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Stalker Opens Fire On Teen TikTok Star’s House, Loses Gunfight With Retired Cop Dad

Naples, FL – The family of a 15-year-old TikTok star has revealed what happened last year when a stalker showed up at their house and tried to blast his way in.

Ava Majury created her TikTok account in 2020 when she was 13 years old and it quickly became wildly popular, the New York Post reported.

Majury has amassed more than a million followers by sharing videos of herself dancing and lip-synching.

In the early days of the pandemic, the pre-teen noticed she was getting messages from the same user on all the platforms where she posted – TikTok, Snapchat, and Instagram.

She told The New York Times that she corresponded with 18-year-old Eric Rohan Justin in the same general way she did with most fans who messaged her.

“I used to reply to my fans, like ‘Hey, how was your day?’’’ Majury explained.

But then somehow, Justin managed to connect with some of Majury’s real-life classmates and paid them for pictures of the social media influencer, The New York Times reported.

He also bought her cell phone number off a classmate.

Majury’s family had moved from their home in New Jersey to Florida in 2019 after her father retired from the police department.

She said she started unfollowing old friends from New Jersey and new friends in Florida after Justin got her personal information, The New York Times reported.

“Everyone around me was like, ‘Oh you’re going Hollywood on all of us, you don’t want to talk to us anymore.’ And I’m like, ‘You’re selling my stuff,’” Majury said.

The now-15 year old who makes thousands of dollars in sponsorships as an influencer, said she got permission from her parents to sell a few selfies to Justin that had already appeared on Snapchat, The New York Times reported.

“I wasn’t sending anything of my body,’’ Ava explained. “It was just pictures of my face, which is what I assume that he was paying for. My whole thing is my pretty smile — that’s my content.”

But after she sold him the pictures of her face, Justin began messaging the teenage influencer via the Venmo payment app requesting to buy “booty pics” and photos of her feet, The New York Times reported.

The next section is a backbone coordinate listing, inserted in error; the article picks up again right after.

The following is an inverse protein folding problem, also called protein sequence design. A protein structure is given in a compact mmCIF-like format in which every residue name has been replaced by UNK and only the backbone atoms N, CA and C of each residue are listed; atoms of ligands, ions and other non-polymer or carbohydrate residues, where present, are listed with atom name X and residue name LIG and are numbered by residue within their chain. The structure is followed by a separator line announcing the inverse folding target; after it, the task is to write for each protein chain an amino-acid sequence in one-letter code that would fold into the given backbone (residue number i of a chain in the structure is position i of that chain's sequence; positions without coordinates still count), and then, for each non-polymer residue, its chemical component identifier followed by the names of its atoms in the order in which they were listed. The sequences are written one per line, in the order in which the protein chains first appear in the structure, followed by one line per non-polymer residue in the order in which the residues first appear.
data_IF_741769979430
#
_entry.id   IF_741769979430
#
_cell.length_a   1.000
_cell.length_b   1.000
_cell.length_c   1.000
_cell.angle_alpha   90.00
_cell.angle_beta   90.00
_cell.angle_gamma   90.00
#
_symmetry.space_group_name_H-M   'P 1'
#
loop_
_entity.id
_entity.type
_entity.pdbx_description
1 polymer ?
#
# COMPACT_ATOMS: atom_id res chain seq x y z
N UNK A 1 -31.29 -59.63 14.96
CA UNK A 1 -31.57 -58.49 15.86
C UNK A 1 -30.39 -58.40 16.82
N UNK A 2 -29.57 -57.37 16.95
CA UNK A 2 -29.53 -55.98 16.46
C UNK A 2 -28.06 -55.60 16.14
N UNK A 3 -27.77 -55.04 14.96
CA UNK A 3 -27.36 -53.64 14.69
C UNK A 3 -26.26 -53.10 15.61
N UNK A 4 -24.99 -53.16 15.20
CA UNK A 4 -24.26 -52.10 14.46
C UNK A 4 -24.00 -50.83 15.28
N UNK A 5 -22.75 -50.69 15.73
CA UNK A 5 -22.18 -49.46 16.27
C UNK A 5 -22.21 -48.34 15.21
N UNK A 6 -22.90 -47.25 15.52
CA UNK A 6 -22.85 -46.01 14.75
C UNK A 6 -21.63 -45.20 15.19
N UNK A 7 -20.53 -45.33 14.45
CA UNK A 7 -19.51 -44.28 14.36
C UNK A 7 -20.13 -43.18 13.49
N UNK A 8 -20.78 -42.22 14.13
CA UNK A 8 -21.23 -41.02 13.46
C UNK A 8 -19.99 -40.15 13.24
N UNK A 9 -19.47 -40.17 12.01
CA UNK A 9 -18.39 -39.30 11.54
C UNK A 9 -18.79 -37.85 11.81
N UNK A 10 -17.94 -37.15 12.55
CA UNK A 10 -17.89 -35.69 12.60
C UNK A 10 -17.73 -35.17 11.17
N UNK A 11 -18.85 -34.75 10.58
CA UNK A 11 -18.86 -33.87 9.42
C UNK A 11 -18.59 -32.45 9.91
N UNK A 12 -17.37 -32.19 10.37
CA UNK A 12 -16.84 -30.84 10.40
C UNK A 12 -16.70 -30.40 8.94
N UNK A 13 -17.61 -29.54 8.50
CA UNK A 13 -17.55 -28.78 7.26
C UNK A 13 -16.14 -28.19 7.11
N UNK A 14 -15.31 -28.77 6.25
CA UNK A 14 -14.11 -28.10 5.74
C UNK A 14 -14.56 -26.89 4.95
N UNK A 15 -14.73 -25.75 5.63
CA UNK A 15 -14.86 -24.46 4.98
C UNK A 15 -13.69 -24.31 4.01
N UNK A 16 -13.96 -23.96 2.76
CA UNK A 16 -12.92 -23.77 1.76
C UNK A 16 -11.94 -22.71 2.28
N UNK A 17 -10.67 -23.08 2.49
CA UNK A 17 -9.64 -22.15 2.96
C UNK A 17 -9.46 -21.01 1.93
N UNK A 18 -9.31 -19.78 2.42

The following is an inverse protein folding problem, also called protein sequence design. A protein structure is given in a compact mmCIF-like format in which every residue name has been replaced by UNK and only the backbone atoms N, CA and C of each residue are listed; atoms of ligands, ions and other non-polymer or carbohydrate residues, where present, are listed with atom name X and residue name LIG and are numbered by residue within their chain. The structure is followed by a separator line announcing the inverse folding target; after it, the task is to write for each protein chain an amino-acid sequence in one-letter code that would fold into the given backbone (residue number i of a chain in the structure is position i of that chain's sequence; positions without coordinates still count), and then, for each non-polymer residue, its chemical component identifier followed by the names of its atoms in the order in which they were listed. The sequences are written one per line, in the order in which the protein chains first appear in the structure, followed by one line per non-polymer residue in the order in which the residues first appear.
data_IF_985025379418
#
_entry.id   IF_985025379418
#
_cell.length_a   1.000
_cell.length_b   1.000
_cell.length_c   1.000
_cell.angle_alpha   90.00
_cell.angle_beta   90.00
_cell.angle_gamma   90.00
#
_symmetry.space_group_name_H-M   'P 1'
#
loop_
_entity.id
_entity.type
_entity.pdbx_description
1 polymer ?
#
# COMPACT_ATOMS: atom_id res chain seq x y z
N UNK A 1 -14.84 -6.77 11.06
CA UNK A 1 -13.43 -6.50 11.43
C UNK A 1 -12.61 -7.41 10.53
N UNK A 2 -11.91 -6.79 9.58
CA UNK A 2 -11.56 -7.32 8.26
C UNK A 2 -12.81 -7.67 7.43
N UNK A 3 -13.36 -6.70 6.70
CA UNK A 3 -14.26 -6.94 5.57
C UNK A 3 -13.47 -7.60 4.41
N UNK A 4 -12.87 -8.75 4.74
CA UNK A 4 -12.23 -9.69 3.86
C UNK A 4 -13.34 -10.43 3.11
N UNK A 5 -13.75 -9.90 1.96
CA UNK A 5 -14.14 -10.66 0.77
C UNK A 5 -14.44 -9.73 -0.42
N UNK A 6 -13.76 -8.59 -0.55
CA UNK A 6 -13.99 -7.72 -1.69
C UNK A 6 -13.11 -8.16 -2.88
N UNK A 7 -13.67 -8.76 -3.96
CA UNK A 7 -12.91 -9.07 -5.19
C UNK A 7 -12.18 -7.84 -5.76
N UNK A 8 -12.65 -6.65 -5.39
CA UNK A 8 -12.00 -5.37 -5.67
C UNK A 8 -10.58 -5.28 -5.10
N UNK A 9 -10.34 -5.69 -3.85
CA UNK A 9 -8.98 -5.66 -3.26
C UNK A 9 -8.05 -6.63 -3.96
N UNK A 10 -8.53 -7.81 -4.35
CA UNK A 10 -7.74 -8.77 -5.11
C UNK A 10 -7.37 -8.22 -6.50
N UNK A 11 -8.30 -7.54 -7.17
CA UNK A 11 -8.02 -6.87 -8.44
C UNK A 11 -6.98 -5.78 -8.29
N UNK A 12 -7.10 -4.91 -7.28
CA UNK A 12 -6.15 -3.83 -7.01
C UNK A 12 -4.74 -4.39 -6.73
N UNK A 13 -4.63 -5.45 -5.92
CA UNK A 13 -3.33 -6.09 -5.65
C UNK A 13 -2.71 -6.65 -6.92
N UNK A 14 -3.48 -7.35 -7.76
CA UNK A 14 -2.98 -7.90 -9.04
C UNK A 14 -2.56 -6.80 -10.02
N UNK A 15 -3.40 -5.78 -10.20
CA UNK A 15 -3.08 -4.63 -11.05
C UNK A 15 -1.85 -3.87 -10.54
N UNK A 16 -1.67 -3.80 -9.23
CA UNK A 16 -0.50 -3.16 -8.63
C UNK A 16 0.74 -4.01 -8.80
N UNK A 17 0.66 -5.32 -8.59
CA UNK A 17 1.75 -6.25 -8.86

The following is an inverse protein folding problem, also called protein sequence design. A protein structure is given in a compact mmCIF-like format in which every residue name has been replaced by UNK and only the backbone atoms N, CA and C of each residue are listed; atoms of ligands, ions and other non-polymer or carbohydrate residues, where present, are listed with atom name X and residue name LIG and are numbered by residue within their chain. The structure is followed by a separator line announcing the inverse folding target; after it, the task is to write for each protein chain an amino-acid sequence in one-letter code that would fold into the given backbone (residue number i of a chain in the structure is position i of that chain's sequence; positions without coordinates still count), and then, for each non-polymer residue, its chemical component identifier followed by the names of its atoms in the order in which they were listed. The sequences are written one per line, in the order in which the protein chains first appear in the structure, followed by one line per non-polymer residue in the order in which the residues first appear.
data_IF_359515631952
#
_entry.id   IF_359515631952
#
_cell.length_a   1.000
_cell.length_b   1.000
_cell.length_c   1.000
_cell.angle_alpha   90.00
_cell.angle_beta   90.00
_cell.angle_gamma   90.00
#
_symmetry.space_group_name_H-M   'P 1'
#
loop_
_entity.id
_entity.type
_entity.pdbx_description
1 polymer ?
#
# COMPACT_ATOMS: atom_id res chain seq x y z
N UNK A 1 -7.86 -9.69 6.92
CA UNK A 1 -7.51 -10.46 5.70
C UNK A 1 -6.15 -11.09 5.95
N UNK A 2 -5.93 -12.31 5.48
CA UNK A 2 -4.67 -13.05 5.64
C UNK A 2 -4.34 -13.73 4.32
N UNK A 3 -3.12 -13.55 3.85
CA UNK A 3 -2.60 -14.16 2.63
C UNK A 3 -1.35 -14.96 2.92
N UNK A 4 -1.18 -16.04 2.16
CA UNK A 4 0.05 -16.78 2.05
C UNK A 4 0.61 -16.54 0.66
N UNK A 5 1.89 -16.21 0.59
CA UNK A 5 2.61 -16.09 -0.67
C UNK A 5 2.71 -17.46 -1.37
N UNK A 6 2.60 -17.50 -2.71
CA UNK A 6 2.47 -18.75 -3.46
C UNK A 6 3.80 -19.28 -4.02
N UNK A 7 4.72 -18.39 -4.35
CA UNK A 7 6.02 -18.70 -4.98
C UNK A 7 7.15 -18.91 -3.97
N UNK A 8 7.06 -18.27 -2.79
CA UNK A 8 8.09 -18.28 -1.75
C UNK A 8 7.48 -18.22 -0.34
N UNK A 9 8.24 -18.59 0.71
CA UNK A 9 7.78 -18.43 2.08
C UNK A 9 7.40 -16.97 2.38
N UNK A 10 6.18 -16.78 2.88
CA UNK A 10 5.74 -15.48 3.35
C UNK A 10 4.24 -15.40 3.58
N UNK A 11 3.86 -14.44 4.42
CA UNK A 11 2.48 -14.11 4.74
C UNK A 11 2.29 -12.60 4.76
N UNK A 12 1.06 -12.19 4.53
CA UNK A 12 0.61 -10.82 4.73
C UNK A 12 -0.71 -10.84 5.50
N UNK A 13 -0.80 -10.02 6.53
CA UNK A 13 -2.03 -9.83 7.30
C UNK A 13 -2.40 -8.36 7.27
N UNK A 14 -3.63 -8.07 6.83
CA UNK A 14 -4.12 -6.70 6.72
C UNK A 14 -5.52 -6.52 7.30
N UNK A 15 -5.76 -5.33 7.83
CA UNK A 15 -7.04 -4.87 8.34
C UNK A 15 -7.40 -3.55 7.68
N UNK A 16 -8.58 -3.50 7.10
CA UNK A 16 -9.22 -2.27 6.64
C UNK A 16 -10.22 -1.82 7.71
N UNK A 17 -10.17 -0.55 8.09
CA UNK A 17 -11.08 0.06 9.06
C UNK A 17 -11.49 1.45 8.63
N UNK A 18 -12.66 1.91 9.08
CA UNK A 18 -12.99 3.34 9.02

Majury said she blocked Justin from all of her accounts at that point, but he kept sending her money – three payments totaling more than $600 to be specific – and begging the 15 year old to unblock him.

That’s when her father, Rob Majury, a retired police lieutenant, ordered Justin via text message to stop contacting his daughter.

Text messages provided to The New York Times showed that Justin’s behavior turned very threatening at that point, and he contacted a classmate of Majury and started plotting to attack her.

He asked the classmate in one message if he had access to a gun.

“i could just breach the door with a shotgun i think,” Justin texted the student.

Majury’s parents knew Justin lived hundreds of miles north in Maryland and that alleviated some of their concerns, The New York Times reported.

Her father said he dismissed Justin as “one of these keyboard cowboys” at the beginning.

“I sort of discredited what could have been a threat,” Rob Majury told The New York Times.

That threat became a reality on July 10, 2020 when Justin showed up at the Majurys’ front door in Florida with a shotgun and opened fire

“All I remember was, I heard it, I felt it in my chest, and I looked up, and there was a hole in my door from the fragments,” Majury recalled.

Her retired cop father jumped from bed and ran to the front door, The New York Times reported.

Rob Majury said he spotted Justin on the front lawn and Majury’s mother dialed 911.

Majury’s dad tried to chase Justin but tripped and fell and the gunman got away, The New York Times reported.

So he got his handgun and stood guard on his family’s home while he waited for police to get there.

But his daughter’s armed stalker returned before help arrived, The New York Times reported.

Rob Majury said he ordered Justin to drop the shotgun, but the 18 year old pointed it right at him instead.

The father opened fire on his daughter’s stalker and fatally shot him, The New York Times reported.

When police arrived on the scene, they discovered that Justin had two cell phones with thousands of pictures of Ava Majury.

“The subject was most likely a stalker that resulted from her daughter’s extensive social media involvement,” the Collier County Sheriff’s Office’s incident report read.

Rob Majury said police did not charge him with Justin’s death because he was justified under the state’s “stand your ground” law, The New York Times reported.

Despite the terrifying attack, his daughter has continued to be a social media influencer working hard to expand her reach.

Her mother, Kim Maury, told The New York Times she wouldn’t let “sick individuals” force her daughter off social media.

“Why should we allow them to stop her? Maybe she’s meant to bring awareness to all this,” Kim Majury said.

Majury acknowledged that she enjoys the perks of her success as an influencer but said she was really having fun doing what she was doing, The New York Times reported.

“I got to go to LA, the people that I met,” she said. “Just being able to make other people smile is what I like, the enjoyment of seeing the impact I made on some people’s lives.”

Written by
Sandy Malone

Managing Editor - Twitter/@SandyMalone_ - Prior to joining The Police Tribune, Sandy wrote the Politics.Net column for the Wall Street Journal and was managing editor of Campaigns & Elections magazine. More recently, she was an internationally-syndicated columnist for Conde Nast (BRIDES), The Huffington Post, and Monsters and Critics. Sandy is married to a retired police captain and former SWAT commander.

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Written by Sandy Malone

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